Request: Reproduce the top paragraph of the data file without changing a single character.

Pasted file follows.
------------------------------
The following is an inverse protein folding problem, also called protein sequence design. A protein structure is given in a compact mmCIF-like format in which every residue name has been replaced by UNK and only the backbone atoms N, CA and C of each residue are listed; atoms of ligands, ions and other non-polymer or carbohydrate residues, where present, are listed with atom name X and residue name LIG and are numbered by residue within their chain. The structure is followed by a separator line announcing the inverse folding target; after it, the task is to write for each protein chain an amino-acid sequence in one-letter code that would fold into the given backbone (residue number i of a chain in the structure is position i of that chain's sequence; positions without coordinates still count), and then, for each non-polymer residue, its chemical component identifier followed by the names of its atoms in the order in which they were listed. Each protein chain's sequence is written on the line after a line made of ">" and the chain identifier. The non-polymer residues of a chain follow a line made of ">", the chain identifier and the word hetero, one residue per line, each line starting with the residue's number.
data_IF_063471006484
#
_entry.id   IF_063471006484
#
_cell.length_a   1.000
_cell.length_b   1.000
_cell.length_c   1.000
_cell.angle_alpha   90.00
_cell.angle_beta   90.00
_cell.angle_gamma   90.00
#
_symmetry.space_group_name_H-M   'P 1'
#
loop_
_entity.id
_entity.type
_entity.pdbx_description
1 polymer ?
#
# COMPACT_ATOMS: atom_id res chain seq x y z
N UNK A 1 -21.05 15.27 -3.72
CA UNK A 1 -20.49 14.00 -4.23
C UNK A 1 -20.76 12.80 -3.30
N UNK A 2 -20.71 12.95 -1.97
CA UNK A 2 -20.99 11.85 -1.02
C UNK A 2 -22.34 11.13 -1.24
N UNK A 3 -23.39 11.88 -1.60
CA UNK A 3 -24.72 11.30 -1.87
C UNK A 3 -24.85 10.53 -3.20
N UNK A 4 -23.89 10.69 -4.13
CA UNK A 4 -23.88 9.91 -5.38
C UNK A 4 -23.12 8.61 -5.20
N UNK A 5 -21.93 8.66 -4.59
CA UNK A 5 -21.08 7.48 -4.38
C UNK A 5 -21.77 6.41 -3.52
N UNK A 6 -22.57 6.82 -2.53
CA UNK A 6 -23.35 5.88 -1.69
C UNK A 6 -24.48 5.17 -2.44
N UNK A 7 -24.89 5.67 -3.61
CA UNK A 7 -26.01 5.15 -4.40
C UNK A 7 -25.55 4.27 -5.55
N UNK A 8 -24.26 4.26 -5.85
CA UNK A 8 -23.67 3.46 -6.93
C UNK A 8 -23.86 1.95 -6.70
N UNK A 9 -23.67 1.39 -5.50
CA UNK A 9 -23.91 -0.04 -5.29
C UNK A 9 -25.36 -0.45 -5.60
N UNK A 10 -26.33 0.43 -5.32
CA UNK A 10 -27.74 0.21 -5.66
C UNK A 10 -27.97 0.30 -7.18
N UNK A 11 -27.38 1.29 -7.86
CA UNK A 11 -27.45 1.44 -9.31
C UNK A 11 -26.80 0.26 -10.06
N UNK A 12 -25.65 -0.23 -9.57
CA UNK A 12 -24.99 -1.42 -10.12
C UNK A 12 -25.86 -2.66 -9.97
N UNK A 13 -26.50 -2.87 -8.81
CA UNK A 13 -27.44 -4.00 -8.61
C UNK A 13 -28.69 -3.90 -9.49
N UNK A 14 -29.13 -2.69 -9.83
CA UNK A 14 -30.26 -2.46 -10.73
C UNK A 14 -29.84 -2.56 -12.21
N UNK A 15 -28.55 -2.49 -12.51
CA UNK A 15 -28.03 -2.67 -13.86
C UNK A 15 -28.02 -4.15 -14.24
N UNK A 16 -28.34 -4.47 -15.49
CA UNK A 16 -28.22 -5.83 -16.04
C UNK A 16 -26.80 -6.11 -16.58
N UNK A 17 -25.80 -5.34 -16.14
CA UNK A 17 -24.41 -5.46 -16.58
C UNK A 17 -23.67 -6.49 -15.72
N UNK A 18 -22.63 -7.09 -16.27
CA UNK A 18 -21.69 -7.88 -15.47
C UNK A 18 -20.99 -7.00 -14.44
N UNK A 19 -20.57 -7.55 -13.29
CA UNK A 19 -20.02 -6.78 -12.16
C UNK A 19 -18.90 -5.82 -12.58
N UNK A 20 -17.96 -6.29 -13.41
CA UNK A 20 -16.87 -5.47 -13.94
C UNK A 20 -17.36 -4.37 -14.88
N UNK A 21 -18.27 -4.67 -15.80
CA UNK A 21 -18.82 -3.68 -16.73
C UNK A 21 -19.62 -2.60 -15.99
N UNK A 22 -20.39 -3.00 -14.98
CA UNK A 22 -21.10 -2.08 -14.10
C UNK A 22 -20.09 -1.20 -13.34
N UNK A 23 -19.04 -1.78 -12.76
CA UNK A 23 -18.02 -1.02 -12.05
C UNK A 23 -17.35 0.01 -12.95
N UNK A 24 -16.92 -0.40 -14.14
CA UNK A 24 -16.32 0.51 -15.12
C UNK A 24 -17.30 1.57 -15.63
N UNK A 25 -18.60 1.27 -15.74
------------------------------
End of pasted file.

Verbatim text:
The following is an inverse protein folding problem, also called protein sequence design. A protein structure is given in a compact mmCIF-like format in which every residue name has been replaced by UNK and only the backbone atoms N, CA and C of each residue are listed; atoms of ligands, ions and other non-polymer or carbohydrate residues, where present, are listed with atom name X and residue name LIG and are numbered by residue within their chain. The structure is followed by a separator line announcing the inverse folding target; after it, the task is to write for each protein chain an amino-acid sequence in one-letter code that would fold into the given backbone (residue number i of a chain in the structure is position i of that chain's sequence; positions without coordinates still count), and then, for each non-polymer residue, its chemical component identifier followed by the names of its atoms in the order in which they were listed. Each protein chain's sequence is written on the line after a line made of ">" and the chain identifier. The non-polymer residues of a chain follow a line made of ">", the chain identifier and the word hetero, one residue per line, each line starting with the residue's number.